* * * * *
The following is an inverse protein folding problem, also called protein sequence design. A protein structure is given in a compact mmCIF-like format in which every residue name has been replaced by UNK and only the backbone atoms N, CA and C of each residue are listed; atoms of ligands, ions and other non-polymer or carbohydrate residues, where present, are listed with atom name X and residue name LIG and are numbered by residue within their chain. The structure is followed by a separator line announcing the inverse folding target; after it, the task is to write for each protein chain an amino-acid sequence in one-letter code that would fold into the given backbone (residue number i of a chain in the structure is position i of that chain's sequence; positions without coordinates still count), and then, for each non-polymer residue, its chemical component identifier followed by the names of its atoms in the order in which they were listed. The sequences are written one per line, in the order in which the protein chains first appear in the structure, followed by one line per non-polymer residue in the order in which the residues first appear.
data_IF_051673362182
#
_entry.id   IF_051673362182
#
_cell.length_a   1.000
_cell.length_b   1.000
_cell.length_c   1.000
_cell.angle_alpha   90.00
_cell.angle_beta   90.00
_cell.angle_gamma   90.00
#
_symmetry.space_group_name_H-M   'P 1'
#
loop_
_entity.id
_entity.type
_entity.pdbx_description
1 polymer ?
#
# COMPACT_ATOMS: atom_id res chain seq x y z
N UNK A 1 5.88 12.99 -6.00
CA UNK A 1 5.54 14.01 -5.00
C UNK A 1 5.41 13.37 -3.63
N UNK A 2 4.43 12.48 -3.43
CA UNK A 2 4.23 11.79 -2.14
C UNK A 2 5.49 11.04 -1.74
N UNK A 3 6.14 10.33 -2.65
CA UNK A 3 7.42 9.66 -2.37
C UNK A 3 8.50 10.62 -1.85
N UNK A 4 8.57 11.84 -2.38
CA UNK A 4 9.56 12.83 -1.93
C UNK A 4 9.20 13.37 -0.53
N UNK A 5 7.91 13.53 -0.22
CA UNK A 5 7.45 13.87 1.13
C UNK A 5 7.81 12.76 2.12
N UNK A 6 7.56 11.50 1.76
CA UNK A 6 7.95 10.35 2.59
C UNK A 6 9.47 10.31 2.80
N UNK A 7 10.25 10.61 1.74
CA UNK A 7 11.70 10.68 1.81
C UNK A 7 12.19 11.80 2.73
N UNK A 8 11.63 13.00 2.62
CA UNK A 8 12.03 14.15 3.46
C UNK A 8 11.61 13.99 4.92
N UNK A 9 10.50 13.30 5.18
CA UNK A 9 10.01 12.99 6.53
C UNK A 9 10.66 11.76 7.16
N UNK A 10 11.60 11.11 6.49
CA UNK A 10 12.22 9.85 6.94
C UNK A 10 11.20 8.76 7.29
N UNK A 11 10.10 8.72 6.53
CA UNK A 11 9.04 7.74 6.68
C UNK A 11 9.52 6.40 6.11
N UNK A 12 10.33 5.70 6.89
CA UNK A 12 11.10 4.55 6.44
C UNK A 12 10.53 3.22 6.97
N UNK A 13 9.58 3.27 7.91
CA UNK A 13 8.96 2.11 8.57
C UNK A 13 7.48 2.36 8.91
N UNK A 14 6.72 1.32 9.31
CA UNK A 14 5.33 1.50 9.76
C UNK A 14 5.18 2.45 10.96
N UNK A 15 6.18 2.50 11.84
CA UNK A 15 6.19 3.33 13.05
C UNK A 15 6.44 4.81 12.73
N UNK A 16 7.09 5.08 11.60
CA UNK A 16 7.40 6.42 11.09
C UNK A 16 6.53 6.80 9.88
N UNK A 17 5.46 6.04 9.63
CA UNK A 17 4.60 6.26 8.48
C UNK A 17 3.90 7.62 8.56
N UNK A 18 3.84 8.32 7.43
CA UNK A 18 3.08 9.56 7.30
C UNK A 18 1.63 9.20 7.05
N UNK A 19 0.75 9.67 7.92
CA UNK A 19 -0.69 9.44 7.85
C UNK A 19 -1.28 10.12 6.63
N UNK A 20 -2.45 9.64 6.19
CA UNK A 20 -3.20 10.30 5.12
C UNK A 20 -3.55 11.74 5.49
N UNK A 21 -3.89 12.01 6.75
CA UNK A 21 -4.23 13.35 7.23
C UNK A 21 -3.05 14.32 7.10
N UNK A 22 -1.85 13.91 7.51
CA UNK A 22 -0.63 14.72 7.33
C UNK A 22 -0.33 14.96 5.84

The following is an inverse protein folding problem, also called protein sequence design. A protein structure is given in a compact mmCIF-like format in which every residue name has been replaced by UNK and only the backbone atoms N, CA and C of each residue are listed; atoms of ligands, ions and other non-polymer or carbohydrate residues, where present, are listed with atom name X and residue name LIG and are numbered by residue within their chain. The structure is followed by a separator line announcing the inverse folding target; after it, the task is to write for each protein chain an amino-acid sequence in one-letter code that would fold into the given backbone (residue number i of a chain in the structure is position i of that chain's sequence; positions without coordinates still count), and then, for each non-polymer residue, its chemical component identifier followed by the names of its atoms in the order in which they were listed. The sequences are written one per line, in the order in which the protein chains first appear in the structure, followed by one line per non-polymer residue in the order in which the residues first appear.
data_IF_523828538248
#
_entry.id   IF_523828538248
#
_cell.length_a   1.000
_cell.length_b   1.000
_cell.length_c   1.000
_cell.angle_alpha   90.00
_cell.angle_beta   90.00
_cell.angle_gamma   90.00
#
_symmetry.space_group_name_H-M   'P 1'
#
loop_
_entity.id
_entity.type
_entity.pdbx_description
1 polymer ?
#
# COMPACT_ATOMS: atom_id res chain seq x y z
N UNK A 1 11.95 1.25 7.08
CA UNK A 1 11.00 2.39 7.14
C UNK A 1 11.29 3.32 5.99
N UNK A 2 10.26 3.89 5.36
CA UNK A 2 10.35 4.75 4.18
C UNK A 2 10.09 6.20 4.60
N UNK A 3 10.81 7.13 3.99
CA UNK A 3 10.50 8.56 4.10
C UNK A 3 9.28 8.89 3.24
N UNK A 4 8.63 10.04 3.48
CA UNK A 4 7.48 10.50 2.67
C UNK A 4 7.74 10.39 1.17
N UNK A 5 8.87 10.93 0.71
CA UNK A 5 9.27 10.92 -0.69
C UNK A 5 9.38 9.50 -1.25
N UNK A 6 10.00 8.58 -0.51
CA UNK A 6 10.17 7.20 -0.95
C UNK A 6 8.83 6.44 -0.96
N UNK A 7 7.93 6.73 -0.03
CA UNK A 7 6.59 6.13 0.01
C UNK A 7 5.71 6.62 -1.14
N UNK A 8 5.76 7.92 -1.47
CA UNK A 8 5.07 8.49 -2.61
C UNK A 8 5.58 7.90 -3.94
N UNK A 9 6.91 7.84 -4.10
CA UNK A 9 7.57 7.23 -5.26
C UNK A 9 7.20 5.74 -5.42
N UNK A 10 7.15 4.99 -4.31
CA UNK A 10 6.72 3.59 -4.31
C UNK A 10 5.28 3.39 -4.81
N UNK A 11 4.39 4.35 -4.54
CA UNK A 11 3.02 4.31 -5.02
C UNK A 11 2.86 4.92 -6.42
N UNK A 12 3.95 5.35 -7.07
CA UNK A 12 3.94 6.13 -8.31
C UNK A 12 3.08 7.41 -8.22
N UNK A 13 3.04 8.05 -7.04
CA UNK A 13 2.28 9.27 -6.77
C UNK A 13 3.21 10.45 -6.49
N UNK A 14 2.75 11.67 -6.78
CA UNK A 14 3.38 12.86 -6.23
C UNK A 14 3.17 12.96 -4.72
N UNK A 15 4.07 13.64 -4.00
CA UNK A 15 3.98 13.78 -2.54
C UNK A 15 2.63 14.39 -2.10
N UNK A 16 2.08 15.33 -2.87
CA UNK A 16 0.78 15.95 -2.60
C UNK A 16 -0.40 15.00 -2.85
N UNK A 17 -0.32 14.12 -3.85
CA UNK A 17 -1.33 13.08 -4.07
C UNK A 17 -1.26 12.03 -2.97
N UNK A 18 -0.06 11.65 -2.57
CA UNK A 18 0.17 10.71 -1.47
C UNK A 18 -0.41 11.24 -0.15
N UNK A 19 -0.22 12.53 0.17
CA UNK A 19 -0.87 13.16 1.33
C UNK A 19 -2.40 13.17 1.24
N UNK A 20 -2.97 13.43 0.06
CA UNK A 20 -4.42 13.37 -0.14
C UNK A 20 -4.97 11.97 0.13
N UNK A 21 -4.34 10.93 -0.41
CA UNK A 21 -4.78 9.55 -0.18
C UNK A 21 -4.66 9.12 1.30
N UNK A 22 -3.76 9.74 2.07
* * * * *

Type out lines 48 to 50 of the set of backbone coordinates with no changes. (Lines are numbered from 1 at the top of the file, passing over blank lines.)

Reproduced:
C UNK A 9 10.66 11.76 7.16
N UNK A 10 11.60 11.11 6.49
CA UNK A 10 12.22 9.85 6.94